Plugging In

You can plug tools and appliances directly into a welder/generator's 120/240 VAC outlets. Generally try to limit the load to 90 percent of generator output. Always start non-resistive (motor) loads in order from largest to smallest, and add resistive loads last. If a motor does not start within five seconds, turn off power to prevent motor damage. The motor requires more power than the generator can supply.

Trees can fall under their own weight causing damage to housing and cars.

You also can connect a welder/generator into your house, garage, barn or work shed's electrical supply. For safety reasons, a qualified person should perform this task. Be sure to comply with code and license requirements, too. For example, the National Electrical Code (NEC) advises that the only legal and safe way to wire standby generator power to your home is through a three-position transfer switch. Also for safety reasons, never keep a running generator in a garage or enclosed area where the fumes could harm people or livestock.

Refer to your Owner's Manual for complete safety and generator power guidelines. Since owner's manuals often get lost, damaged or used once too often as a coffee mug coaster, Miller makes them available for free on-line.

Two for One

If you're like most folks who buy a welder/generator, you'll probably use the generator power more than you think. However, you'll definitely value the welding power, especially if you live in a rural area, farm or ranch.

All welder/generators provide DC output suitable for Stick welding. This lets you weld just about anything made of mild steel, stainless steel and cast iron. Most of these machines also let you weld steel and stainless with the DC TIG process (GTAW or "heli-arc"). For welding aluminum, you need a machine with an AC TIG output or a constant voltage (CV) output for MIG welding (a wire welding process).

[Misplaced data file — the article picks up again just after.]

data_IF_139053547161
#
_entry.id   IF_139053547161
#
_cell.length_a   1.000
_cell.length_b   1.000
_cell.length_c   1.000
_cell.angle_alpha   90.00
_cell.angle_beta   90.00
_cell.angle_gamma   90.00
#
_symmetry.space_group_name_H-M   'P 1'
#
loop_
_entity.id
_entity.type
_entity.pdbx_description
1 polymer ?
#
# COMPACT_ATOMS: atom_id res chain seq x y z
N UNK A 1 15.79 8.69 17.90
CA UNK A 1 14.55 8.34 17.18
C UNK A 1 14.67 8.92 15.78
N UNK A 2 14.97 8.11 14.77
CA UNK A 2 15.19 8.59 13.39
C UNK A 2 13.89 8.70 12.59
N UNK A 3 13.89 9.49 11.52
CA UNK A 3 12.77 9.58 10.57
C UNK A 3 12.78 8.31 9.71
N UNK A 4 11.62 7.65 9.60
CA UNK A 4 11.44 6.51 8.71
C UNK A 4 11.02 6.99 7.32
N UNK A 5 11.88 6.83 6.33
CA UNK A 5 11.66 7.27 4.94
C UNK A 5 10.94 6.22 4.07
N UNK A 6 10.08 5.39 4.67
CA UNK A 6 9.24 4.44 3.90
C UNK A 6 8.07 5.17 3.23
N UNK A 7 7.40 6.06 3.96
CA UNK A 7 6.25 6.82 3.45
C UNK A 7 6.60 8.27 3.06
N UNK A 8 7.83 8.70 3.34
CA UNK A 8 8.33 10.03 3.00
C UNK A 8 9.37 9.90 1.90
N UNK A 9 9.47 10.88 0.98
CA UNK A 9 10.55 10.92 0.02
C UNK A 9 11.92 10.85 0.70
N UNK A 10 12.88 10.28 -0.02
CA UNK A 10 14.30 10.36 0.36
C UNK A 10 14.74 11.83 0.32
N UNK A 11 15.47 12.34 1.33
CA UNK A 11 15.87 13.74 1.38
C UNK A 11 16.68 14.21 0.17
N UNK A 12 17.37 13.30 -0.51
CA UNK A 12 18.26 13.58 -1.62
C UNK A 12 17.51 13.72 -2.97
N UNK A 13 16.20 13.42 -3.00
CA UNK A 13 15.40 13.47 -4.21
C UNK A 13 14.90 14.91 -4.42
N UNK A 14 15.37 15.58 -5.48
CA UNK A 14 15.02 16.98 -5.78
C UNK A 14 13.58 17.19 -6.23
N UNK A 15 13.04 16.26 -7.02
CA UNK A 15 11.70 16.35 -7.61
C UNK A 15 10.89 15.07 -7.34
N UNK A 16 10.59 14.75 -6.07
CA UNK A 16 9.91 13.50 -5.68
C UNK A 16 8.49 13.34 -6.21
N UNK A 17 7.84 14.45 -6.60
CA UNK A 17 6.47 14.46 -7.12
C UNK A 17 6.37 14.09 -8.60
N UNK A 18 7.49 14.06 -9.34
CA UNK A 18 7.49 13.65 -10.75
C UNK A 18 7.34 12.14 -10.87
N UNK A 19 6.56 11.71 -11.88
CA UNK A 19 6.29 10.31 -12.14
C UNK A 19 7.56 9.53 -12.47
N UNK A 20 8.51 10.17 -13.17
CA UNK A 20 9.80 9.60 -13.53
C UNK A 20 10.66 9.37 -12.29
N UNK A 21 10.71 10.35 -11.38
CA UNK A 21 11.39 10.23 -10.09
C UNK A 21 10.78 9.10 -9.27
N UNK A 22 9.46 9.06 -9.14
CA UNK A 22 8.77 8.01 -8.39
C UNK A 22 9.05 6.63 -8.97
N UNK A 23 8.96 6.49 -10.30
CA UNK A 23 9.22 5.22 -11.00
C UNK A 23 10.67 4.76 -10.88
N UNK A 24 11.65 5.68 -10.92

Machines with a CV output also work better for flux cored welding. This process is often used for dirty or rusty materials and for portability, as some flux cored wires do not require a bottle of shielding gas like MIG welding does.

Note that some machines cannot provide good generator power and welding power simultaneously. However, Miller designs its machines for this purpose, enabling both you and a helper or two to work from a single unit. Take building a fence from steel pipe for example. One person can weld, a second can grind and a third can run a chop saw.

Where Can You Find It?

When hardware and traditional supply stores run out of machines - as they always seem to do during emergencies - call or visit your local welding supply distributor. Distributors sometimes maintain a bigger stock of welder/generators, and they can get emergency shipments direct from the factory. Distributors are also your best source of welding advice and supplies.

Welder/generators are intentionally designed with arc performance characteristics suitable for particular tasks. If you plan to do delicate or specialty work, you don't want to use a unit designed for general purpose welding. Conversely, if you know what you want to weld, there's no sense spending more money than necessary.

While you might not need to weld or use generator power every week, investing in a machine that performs both makes economic sense. A welder/generator costs no more than a regular generator, and it saves time and money by allowing you to make your own welding repairs. Consider it an early Christmas present for yourself. After all, an electric razor or DVD player won't keep the furnace blower fan running during a power outage, but a welder/generator will.